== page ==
First Irish UFC Champ: Inflated Egos in Business v Sport


The world of business and finance is known for being dominated by inflated egos, where the role of luck in successful outcomes is always described as skill. This is a world where the reason for a merger can be as simple as the Chief Executive looking to feed their ‘mine is bigger than yours’ syndrome. At the heart of any financial crisis or company failure you’ll be sure to find runaway egos, powered by a delusional self-confidence. 

Of course there are egos in other professions, but since power and money go hand in hand, the repercussions of unchecked egos in the financial world are more far reaching. The global financial crisis that erupted in 2008/2009 and the tale of our own Celtic Tiger property bubble are classic examples, where the actions of a small minority were felt by the many.

I love sport, and one of the main reasons I love sport is that in this world unchecked egos get found out quickly. Spoof artists can survive, but not for very long. One sport where this is particularly true is mixed martial arts, one to one combat with nowhere to hide. That is why it has been interesting to follow Conor “the notorious” McGregor, a man that has walked the fine line between confidence and arrogance since his arrival on the Ultimate Fighting Championship (UFC) scene.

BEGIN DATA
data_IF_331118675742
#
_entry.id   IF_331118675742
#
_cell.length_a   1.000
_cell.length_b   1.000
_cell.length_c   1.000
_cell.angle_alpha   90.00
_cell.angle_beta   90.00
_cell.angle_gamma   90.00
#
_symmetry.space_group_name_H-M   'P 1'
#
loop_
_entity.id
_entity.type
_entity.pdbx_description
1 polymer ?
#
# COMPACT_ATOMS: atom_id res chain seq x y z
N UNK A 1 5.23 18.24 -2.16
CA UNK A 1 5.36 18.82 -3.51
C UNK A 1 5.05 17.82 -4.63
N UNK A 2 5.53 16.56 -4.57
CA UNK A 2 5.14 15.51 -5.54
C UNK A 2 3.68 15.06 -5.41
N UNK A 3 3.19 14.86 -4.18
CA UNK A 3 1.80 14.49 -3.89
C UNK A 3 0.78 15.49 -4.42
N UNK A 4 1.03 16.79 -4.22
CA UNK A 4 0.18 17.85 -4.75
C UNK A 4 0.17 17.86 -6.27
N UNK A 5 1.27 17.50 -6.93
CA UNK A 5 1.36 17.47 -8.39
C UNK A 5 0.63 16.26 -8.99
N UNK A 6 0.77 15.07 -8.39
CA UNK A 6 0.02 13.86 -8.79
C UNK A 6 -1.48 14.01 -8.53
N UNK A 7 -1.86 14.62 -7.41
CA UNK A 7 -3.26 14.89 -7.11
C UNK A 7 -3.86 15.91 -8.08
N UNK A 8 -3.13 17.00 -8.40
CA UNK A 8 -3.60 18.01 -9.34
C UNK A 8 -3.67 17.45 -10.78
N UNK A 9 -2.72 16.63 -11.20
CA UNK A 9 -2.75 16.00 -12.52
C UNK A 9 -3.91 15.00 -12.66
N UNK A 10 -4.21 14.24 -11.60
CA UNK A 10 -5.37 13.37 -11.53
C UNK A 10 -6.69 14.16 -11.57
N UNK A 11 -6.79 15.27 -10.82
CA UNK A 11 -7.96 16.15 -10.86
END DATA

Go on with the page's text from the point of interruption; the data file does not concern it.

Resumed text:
On Saturday night in Las Vegas he became the first Irishman to win a UFC Championship belt, buoyed by the support of his 10,000 strong Irish brigade. This is a guy who has propelled himself, through hard work and dedication, from social welfare obscurity to being the face of the global UFC franchise. He might goad other fighters, but he always backs it up in the ring. Don’t forget the great Muhammad Ali used to do the same; the Joe Frazier feud makes McGregor’s goading of his opposition look tame.

McGregor is well able to trash talk but he also come out with some wise words including his quote from last year: “I am cocky in prediction. I am confident in preparation, but I am always humble in victory or defeat.” It might be interesting if more business and political leaders embraced the virtue of humility, particularly in failure. The hearings of the current banking inquiry in Ireland would suggest our politicians and bankers have not caught on yet!

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